Game engines are programs that often used by the game developers to provide tools and can be understood as a technical core of a computer game. They enable the representation of 3D objects, effects such as explosions and reflections, the calculation of physical behavior of objects in the game, access to input devices such as mouse and keyboard, and playing music.
In the production of a computer game, either a new game engine is programmed – to the mid-1990s, this was almost always the case – or an existing one is modified, making the production time shorter.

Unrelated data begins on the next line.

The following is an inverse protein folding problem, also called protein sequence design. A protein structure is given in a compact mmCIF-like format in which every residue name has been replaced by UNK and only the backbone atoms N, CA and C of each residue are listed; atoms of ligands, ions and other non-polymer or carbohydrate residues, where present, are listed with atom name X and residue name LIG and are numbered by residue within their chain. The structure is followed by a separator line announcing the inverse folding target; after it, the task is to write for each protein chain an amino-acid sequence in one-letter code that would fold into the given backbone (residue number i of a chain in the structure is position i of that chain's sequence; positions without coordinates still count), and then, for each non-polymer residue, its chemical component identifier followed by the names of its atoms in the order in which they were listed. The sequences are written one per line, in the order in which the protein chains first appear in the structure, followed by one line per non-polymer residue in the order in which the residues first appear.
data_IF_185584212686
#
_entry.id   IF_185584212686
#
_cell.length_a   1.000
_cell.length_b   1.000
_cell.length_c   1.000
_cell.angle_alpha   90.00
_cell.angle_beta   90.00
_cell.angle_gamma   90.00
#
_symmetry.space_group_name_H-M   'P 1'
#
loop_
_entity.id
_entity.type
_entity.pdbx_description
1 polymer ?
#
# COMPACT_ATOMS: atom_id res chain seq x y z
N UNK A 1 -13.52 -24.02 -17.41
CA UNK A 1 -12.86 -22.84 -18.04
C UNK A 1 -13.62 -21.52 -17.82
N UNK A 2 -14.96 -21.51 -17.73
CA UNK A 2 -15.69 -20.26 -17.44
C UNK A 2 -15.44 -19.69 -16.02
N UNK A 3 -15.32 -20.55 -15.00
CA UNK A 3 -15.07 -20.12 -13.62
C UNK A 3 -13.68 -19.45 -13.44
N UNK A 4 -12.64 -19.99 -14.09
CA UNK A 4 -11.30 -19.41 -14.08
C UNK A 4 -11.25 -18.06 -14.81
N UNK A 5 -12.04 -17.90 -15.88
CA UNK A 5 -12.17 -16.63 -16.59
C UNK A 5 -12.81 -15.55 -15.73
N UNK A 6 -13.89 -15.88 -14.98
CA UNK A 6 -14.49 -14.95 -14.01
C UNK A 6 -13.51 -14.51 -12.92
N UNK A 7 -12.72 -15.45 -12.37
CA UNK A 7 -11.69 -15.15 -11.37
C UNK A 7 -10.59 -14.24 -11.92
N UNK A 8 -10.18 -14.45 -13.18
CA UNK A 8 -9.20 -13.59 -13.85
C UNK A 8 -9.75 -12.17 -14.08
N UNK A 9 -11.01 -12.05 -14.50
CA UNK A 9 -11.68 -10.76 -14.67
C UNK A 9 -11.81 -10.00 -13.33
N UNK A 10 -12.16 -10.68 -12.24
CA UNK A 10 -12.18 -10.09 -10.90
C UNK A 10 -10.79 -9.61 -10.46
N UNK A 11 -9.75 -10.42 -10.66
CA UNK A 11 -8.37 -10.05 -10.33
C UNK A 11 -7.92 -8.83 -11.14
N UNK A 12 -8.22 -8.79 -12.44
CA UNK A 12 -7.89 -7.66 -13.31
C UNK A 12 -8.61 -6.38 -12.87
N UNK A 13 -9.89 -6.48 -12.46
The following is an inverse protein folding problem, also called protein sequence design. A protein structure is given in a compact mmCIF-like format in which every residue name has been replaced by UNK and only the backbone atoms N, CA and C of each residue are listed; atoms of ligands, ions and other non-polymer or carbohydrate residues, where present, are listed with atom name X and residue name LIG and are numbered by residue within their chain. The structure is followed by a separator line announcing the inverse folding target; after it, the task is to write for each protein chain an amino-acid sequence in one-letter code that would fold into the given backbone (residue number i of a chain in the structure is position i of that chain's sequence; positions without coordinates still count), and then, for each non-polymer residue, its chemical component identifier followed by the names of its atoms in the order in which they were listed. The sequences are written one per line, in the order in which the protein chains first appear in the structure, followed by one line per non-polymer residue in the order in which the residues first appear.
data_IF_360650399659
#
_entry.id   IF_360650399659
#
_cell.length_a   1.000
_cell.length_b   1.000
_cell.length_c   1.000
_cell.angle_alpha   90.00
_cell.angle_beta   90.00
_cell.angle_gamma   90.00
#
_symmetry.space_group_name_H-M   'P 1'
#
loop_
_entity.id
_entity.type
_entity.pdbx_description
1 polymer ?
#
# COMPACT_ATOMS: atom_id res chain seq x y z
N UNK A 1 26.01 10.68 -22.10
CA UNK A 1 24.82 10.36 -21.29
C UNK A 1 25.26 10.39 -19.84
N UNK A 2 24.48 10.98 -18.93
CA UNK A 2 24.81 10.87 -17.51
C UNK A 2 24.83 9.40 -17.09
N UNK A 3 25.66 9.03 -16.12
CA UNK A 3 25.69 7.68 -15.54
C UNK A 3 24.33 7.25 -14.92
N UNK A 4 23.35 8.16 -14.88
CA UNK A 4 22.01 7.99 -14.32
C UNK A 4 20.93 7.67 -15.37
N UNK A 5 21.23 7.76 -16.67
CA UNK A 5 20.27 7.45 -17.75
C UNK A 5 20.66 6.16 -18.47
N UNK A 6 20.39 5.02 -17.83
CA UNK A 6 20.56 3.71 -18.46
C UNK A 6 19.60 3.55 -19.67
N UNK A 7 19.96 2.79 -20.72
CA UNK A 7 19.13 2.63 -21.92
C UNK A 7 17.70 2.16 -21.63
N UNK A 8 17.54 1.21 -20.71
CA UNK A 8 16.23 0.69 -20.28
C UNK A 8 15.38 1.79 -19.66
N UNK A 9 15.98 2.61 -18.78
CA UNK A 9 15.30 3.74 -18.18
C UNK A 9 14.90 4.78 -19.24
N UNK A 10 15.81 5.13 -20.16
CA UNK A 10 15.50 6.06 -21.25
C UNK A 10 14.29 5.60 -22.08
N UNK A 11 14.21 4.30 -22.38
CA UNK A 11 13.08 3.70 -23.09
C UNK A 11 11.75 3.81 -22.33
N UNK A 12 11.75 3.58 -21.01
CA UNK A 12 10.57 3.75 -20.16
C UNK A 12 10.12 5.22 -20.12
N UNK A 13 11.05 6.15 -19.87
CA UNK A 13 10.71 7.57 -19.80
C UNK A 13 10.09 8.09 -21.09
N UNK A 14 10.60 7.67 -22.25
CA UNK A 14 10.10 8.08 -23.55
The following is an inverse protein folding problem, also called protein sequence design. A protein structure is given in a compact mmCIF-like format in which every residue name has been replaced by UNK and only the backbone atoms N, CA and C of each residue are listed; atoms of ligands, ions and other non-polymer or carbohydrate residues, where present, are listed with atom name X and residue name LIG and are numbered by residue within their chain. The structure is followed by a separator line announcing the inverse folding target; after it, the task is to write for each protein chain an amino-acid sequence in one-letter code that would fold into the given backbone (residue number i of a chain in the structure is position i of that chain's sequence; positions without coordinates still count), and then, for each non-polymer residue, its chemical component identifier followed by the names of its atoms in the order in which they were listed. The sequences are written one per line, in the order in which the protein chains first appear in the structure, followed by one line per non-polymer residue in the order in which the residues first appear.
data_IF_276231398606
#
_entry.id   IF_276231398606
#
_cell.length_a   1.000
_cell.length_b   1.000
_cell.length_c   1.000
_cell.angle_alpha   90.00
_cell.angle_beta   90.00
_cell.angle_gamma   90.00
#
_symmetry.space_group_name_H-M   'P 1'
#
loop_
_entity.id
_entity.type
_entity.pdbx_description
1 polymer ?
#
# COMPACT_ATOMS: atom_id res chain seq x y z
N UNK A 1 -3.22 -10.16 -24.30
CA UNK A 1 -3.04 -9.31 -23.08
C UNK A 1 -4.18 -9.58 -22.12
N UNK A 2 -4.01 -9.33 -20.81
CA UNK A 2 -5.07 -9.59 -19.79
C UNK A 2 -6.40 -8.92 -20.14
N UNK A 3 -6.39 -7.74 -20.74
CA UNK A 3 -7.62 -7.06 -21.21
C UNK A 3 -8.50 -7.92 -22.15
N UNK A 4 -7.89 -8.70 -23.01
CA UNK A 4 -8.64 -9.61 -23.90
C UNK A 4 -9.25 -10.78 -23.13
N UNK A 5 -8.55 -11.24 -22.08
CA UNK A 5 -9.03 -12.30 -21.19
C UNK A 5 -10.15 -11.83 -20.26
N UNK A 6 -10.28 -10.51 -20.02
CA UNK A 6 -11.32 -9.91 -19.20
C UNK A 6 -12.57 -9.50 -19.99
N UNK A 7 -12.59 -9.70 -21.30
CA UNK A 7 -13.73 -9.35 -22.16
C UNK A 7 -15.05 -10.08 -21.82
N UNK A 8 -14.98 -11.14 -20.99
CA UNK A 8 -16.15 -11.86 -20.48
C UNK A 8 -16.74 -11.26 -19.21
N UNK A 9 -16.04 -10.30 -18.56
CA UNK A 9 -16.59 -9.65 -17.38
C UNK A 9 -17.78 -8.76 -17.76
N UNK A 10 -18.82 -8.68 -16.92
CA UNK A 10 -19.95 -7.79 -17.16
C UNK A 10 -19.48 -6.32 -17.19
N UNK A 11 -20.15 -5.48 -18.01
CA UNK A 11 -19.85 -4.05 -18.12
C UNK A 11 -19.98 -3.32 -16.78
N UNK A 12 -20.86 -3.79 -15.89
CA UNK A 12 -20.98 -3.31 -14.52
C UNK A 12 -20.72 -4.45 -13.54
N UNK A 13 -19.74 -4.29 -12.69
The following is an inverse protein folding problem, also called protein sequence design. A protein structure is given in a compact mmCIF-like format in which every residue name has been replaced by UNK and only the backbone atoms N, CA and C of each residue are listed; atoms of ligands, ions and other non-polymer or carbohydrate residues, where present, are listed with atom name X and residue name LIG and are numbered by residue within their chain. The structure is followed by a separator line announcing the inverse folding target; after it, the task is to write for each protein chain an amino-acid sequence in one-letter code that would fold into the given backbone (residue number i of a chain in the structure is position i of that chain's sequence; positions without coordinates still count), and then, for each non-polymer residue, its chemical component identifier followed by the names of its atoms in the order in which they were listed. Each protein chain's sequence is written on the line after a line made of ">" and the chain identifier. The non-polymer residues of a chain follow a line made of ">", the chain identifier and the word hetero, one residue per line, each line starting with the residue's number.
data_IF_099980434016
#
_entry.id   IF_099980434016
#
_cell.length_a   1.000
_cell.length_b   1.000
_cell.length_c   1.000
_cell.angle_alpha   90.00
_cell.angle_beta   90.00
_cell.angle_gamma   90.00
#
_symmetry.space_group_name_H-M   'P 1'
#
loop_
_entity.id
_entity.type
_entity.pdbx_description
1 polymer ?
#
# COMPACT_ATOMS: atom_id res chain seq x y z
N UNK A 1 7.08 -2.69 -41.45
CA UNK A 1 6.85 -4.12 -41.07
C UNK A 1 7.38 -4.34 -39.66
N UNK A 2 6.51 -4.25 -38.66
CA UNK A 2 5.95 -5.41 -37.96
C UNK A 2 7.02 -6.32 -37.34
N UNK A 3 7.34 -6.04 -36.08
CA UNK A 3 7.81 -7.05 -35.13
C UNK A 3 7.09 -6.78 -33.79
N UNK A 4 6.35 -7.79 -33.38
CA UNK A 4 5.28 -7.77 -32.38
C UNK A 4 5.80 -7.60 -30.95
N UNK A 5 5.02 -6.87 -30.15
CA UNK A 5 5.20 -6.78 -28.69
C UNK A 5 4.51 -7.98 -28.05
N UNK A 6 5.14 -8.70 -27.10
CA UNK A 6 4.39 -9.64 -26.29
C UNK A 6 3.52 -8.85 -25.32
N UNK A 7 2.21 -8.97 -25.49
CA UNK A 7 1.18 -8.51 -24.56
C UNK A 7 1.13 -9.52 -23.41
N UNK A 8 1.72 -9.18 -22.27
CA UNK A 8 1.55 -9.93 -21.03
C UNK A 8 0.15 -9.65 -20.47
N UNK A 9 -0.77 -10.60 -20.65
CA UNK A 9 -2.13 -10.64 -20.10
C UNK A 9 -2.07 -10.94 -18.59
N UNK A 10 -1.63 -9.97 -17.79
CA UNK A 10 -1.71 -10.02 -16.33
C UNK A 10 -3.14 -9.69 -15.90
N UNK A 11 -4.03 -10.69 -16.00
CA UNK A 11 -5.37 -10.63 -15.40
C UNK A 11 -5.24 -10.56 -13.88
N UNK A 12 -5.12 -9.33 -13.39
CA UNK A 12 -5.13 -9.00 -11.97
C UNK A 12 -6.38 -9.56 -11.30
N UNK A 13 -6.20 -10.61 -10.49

Known commercial engines are the Unreal Engine from Epic Games, the German developer Crytek, the CryEngine and the Source Engine by Valve, known free engines are the Quake engine by id Software. There is almost always editors to game engines – programs with which you can create your own levels without professional programming skills. These are mainly for the expansion and modification of commercial games.